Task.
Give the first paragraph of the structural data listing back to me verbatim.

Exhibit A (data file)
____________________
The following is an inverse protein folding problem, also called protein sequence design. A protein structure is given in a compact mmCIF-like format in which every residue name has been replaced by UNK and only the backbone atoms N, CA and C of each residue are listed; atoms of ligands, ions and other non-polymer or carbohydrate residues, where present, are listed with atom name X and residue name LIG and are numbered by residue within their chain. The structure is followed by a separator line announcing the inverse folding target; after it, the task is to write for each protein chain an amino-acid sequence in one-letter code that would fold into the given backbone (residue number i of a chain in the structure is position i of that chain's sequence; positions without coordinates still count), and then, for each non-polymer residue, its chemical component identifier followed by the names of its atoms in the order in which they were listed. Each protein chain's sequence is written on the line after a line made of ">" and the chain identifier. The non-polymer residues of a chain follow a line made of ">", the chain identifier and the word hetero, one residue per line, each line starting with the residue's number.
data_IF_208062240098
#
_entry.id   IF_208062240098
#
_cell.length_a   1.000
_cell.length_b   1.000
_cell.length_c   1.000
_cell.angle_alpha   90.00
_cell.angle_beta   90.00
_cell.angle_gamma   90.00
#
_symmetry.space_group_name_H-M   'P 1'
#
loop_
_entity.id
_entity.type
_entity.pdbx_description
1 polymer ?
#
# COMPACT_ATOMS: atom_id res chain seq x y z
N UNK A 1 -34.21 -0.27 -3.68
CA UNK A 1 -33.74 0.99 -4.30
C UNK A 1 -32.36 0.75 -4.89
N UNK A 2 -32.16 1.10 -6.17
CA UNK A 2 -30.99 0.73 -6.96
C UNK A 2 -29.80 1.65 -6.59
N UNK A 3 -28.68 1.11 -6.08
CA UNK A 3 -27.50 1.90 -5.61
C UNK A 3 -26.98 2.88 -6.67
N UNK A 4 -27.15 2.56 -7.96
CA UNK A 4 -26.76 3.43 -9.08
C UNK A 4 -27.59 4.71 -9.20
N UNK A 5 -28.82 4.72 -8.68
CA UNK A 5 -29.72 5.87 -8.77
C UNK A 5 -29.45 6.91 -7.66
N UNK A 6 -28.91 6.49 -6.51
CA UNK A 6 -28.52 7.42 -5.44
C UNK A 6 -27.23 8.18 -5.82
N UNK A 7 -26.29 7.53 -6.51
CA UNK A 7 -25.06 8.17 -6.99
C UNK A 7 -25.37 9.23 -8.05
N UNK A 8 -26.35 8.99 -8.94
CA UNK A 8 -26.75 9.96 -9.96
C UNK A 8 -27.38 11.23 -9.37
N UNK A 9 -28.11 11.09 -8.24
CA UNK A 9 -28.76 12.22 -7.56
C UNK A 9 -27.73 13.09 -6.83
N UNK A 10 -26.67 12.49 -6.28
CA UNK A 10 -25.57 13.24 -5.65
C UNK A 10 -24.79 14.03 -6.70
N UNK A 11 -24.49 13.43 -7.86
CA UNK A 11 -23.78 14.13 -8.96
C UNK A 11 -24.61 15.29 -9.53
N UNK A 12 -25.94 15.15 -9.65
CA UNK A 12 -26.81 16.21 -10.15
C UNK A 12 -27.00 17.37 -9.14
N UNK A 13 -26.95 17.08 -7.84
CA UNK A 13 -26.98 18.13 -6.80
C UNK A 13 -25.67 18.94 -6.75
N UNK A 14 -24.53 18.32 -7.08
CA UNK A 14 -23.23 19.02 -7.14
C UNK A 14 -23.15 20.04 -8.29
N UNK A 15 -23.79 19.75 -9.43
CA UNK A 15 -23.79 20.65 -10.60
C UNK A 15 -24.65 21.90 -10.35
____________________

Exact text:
The following is an inverse protein folding problem, also called protein sequence design. A protein structure is given in a compact mmCIF-like format in which every residue name has been replaced by UNK and only the backbone atoms N, CA and C of each residue are listed; atoms of ligands, ions and other non-polymer or carbohydrate residues, where present, are listed with atom name X and residue name LIG and are numbered by residue within their chain. The structure is followed by a separator line announcing the inverse folding target; after it, the task is to write for each protein chain an amino-acid sequence in one-letter code that would fold into the given backbone (residue number i of a chain in the structure is position i of that chain's sequence; positions without coordinates still count), and then, for each non-polymer residue, its chemical component identifier followed by the names of its atoms in the order in which they were listed. Each protein chain's sequence is written on the line after a line made of ">" and the chain identifier. The non-polymer residues of a chain follow a line made of ">", the chain identifier and the word hetero, one residue per line, each line starting with the residue's number.